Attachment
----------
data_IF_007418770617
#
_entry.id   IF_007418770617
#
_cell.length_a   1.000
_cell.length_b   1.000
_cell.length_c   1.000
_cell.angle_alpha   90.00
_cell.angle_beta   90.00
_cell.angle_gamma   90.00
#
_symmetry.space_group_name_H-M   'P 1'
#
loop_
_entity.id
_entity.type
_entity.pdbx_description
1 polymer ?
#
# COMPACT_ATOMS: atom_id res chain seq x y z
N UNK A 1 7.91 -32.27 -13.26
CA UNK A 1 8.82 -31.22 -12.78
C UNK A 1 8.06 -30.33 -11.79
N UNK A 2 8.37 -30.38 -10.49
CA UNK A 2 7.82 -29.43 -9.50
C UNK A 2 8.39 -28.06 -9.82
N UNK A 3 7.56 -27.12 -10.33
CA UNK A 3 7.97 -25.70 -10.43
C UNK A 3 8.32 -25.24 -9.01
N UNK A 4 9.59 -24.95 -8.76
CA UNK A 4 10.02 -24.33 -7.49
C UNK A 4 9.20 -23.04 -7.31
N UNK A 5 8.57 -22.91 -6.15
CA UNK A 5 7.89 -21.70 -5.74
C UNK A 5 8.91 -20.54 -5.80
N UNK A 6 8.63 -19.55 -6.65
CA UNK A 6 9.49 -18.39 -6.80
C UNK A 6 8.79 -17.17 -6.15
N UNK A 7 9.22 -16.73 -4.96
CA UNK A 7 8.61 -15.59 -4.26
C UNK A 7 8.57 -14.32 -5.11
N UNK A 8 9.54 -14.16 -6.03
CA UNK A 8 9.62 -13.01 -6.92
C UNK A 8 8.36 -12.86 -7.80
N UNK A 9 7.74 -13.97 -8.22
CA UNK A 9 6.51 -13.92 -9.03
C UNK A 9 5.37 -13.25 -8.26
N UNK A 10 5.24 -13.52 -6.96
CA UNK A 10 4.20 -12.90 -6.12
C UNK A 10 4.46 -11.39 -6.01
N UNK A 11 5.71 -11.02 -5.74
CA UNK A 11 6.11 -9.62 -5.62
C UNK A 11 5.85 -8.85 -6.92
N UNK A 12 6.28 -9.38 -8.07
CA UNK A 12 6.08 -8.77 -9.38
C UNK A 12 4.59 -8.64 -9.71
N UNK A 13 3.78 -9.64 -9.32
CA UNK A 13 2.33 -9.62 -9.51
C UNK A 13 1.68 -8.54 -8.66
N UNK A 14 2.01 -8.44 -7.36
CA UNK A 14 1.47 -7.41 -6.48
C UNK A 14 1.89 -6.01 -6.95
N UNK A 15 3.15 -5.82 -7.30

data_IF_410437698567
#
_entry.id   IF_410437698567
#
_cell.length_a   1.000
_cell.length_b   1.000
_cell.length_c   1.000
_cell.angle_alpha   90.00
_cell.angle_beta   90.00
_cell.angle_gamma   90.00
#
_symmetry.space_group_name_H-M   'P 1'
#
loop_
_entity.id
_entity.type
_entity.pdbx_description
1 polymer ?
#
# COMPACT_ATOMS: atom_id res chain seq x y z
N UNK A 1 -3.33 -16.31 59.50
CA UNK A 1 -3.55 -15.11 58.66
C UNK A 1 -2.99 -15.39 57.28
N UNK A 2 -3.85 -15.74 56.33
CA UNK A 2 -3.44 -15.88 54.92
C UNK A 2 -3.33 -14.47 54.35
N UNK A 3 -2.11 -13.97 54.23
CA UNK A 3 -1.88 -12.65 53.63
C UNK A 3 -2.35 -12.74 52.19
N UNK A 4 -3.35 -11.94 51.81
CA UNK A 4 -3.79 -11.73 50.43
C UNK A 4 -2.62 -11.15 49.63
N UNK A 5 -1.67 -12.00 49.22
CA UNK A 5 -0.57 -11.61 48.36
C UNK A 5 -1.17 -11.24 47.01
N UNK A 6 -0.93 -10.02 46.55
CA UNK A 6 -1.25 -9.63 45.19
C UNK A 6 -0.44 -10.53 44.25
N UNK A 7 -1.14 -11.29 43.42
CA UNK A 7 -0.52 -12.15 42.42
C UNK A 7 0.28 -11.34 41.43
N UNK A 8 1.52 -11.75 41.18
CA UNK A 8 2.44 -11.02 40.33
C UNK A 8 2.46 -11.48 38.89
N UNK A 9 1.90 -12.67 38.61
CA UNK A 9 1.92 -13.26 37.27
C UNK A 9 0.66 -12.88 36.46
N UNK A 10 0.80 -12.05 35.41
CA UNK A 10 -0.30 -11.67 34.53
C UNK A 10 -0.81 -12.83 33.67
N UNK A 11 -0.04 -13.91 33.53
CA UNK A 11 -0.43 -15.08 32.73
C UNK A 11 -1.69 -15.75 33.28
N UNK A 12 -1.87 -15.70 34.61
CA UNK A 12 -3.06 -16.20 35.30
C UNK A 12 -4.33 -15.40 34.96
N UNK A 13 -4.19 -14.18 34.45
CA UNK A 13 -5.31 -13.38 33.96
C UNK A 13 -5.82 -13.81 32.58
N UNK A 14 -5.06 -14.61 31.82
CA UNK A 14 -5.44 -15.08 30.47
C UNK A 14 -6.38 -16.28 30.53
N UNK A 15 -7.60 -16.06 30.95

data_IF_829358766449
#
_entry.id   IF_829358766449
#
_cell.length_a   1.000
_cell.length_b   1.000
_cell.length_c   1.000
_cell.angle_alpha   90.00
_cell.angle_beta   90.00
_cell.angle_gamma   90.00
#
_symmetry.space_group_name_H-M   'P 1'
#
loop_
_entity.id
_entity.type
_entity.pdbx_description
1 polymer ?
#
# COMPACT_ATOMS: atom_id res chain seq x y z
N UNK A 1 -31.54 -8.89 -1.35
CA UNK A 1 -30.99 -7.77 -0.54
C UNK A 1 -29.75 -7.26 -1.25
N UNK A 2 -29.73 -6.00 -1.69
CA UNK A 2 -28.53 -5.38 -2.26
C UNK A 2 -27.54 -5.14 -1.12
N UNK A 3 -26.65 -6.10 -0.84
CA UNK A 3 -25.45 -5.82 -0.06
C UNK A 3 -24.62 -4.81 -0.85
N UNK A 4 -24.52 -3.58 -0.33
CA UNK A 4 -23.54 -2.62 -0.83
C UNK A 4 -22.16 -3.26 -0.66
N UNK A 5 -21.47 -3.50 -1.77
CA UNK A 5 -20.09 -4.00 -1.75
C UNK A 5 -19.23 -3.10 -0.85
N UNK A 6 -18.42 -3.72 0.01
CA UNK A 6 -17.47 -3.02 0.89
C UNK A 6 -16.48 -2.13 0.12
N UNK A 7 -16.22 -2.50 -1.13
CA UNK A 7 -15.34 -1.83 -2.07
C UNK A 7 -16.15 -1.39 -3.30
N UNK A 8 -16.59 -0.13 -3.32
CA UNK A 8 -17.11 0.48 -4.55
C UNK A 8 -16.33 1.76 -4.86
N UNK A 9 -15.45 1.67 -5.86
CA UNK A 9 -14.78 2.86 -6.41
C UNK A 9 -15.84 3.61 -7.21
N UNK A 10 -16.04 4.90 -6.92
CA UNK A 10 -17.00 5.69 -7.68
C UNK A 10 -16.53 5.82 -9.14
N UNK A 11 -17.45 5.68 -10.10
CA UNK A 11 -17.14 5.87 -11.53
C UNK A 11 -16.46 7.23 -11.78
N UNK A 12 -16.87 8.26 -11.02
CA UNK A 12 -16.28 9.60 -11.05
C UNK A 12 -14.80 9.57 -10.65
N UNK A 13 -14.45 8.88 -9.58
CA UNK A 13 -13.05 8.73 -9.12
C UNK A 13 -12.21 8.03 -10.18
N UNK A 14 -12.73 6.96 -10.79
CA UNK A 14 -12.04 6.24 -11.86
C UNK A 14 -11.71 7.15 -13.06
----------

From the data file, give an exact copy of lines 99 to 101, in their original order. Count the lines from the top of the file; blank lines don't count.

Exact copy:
N UNK A 6 -0.93 -10.02 46.55
CA UNK A 6 -1.25 -9.63 45.19
C UNK A 6 -0.44 -10.53 44.25